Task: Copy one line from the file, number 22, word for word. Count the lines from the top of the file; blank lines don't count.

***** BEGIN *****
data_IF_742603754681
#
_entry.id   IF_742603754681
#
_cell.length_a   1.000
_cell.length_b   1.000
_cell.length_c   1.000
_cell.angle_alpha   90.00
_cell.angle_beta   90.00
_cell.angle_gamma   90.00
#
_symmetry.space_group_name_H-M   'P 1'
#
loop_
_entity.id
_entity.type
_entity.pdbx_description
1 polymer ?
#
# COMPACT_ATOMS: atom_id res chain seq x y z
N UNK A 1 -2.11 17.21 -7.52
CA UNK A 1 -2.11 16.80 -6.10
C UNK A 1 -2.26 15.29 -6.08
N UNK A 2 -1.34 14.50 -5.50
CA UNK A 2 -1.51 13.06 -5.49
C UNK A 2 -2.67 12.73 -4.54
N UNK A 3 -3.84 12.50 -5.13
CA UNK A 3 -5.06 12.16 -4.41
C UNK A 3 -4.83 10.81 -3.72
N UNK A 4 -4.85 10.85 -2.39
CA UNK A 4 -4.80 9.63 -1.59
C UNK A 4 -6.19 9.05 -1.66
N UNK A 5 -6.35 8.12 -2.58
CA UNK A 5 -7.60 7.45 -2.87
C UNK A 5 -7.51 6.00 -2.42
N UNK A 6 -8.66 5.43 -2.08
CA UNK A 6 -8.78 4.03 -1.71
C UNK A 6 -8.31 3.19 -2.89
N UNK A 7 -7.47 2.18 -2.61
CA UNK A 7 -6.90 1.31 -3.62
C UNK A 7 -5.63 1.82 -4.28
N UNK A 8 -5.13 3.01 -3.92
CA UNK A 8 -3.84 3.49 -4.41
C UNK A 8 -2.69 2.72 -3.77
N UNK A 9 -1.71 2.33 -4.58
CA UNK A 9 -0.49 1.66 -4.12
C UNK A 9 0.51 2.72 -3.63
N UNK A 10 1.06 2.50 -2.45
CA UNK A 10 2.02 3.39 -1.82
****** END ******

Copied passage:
CA UNK A 1 -2.11 16.80 -6.10